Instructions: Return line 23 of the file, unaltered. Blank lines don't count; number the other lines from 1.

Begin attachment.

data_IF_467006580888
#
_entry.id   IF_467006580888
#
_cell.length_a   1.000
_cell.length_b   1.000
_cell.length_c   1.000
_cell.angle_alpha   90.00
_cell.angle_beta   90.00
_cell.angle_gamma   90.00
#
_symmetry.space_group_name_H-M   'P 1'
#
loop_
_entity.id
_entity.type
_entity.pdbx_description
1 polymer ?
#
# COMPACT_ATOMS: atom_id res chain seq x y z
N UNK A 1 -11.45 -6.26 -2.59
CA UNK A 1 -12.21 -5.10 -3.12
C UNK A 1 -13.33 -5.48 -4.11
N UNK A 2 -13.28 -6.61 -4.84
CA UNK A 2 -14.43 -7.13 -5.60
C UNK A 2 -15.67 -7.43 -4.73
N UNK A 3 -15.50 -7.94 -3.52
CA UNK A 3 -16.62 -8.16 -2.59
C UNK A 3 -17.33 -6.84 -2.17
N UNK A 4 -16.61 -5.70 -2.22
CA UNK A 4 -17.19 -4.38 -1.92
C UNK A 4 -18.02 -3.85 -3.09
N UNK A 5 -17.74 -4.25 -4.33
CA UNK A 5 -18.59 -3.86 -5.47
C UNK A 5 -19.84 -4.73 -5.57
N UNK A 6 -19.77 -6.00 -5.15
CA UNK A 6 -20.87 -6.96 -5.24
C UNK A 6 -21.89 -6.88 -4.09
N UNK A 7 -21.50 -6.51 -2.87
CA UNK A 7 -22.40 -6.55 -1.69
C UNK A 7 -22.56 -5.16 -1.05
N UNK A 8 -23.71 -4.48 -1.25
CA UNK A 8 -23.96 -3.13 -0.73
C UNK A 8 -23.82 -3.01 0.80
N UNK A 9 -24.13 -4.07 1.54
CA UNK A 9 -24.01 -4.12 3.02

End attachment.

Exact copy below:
C UNK A 1 -13.33 -5.48 -4.11